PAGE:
En vandring längs välviljans väg : en studie om idrott och internationellt utvecklingsarbete genom de skandinaviska exemplen LdB FC For Life i Sydafrika och Open Fun Football Schools i Moldavien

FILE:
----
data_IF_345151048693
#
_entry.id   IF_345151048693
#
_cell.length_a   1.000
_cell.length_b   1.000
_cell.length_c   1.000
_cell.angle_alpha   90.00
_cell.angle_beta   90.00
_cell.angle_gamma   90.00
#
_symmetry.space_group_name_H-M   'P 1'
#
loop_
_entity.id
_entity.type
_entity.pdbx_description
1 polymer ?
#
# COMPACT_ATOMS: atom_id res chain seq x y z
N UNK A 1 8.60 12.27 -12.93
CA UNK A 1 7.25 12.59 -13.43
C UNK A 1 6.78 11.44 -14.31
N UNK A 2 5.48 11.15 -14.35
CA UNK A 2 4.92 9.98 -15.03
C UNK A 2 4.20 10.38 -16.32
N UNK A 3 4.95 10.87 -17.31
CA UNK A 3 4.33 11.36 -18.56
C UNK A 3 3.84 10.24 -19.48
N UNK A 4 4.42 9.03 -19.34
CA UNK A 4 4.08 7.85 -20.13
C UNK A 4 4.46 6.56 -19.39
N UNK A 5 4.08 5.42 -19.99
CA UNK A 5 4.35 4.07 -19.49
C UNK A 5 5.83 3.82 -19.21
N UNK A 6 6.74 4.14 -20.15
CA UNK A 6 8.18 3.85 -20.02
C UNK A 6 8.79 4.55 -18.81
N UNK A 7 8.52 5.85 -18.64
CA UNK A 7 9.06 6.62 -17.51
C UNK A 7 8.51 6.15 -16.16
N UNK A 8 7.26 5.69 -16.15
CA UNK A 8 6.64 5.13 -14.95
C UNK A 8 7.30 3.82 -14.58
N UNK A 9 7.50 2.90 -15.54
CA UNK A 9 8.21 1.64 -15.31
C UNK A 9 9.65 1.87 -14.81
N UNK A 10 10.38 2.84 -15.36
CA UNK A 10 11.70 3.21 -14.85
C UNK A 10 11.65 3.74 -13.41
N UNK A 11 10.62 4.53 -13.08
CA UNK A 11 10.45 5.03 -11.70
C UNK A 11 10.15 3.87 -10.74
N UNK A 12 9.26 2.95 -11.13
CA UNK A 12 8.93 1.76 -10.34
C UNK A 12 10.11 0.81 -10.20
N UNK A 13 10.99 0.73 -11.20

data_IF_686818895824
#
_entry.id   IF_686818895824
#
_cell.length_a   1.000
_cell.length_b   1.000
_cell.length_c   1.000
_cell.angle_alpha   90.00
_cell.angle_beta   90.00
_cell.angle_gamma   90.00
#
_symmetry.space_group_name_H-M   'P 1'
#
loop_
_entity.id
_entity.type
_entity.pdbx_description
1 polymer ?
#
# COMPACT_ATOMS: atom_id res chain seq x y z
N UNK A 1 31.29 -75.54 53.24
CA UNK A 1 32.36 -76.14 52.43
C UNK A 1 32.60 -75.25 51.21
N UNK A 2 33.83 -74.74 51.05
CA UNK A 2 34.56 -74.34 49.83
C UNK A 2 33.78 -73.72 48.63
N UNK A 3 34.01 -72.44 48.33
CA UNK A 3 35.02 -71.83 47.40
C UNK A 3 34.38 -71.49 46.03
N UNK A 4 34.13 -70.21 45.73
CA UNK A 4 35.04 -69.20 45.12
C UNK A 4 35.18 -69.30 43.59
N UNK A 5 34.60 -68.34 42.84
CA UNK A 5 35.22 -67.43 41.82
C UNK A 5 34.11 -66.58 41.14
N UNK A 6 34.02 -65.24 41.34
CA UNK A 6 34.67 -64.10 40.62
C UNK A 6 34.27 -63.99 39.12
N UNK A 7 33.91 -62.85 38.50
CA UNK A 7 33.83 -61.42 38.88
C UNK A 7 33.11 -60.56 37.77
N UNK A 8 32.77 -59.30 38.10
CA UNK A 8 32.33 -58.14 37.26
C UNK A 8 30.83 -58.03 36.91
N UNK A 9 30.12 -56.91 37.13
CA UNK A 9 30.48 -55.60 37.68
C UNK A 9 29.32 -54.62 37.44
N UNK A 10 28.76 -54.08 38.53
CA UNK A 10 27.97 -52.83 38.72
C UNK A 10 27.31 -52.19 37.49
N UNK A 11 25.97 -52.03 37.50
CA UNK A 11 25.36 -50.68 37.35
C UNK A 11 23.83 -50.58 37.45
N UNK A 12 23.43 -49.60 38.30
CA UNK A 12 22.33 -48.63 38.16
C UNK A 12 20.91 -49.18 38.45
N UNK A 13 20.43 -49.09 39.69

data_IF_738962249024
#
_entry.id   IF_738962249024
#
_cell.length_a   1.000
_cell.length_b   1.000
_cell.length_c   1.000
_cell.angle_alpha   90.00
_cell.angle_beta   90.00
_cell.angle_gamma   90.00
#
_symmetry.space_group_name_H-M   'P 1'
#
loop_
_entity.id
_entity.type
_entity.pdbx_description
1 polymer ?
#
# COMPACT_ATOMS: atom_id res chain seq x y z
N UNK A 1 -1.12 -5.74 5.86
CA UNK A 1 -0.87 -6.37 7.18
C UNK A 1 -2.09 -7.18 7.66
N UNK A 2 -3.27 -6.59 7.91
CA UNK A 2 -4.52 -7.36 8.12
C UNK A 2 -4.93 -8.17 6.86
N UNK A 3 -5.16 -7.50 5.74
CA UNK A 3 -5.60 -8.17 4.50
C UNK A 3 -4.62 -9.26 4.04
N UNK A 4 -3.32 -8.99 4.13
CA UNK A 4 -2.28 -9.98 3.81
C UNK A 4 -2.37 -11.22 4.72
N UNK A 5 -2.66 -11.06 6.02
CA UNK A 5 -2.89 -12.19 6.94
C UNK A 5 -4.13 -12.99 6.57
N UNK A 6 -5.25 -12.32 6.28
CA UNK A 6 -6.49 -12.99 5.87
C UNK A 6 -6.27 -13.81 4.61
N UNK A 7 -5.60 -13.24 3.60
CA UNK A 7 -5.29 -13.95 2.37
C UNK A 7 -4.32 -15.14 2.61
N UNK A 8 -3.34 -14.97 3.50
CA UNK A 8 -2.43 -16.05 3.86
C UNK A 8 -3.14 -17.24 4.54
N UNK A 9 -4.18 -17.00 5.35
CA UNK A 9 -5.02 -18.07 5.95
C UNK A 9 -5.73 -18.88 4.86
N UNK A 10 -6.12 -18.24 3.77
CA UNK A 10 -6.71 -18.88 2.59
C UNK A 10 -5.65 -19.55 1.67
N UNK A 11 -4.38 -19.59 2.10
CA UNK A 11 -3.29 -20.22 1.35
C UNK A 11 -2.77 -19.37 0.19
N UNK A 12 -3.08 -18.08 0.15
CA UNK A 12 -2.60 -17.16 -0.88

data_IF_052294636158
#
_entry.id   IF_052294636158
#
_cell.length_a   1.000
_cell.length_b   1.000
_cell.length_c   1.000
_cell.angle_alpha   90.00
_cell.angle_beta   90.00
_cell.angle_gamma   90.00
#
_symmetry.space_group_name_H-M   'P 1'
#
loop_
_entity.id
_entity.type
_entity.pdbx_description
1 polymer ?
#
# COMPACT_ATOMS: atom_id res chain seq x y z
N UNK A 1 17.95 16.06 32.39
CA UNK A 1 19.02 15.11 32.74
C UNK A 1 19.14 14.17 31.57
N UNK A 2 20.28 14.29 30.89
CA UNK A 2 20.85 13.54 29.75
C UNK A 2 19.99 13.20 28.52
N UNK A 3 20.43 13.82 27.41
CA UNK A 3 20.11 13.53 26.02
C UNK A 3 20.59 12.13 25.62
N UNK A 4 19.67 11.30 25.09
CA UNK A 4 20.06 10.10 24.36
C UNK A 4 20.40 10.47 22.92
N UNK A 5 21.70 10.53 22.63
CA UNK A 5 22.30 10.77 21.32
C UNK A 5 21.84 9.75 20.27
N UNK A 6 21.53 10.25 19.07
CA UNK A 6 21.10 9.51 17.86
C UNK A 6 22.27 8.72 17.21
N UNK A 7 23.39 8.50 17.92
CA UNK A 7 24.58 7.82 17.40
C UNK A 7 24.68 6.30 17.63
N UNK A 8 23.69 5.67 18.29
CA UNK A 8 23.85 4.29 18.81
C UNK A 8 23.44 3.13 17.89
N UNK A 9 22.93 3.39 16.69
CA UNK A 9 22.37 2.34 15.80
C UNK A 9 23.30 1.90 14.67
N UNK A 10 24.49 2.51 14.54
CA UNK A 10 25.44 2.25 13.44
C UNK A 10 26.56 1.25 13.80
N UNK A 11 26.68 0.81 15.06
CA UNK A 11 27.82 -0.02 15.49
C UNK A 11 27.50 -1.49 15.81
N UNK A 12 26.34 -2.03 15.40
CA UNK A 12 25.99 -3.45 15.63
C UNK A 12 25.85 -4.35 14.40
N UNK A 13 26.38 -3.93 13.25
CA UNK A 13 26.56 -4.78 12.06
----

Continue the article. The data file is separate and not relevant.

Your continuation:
Sammanfattning: The aim of this doctoral thesis is to analyze Sport for Development and Peace (SDP) initiatives from the initiators, sponsors and donor’s perspective through the Scandinavian examples LdB FC For Life in South Africa and Open Fun Football Schools in Moldova. On this basis, it seeks to explore the relationship between rhetoric and practice surrounding both projects. The study is grounded in neo-institutional theory – primarily through the work of John Meyer and Brian Rowan, Nils Brunsson and Mark Suchman. On a general level, neo-institutional theory is suitable when studying the social interaction between organizations and their environments. Given the thesis aim and explicit focus on two SDP organizations it thus becomes appropriate to use. Current study is predominantly based on data constructed through fieldwork in Sweden, Denmark, South Africa and Moldova during a period between 2011 and 2013. The methods used are qualitative ranging from observations to semi-structured interviews. In addition, homepages and documents relating to the two projects have been analyzed. A case study research methodology has been applied and the writing has been inspired by ethnographic fiction. The study shows that there is indeed a discrepancy between theory and practice – that is a gap between intention and implementation meaning initiators, sponsors and donors do not exactly practice what they preach. This inconsistency has been explained by the use of the theoretical concepts of decoupling, moral legitimacy and organizational hypocricy. A common feature of LdB FC For Life and Open Fun Football Schools is that they position themselves as SDP initiatives using sport merely as a means, not an end. This can be illustrated by their objectives, which is to mitigate the spread of HIV/AIDS and create political stability. However, from observations and interviews on site in South Africa and Moldova an opposite picture emerge, namely a strong focus on the development of sport through training and competition. In addition, the empirical findings show that both initiatives serve as a means by which initiators and sponsors can create lucrative advantages on a competitive market. Moreover, the undertaken activities function as a means by which they can be associated with something that the general public considers good, namely social responsibility. Even if both initiatives have good intentions, more research has proven crucial to justify the existence and magnitude of many of today´s SDP programs. This study has aimed to contribute to that discussion, mainly by examining the pros and cons of two specific examples. Consequently, it hopes to fill the parts of a missing gap.
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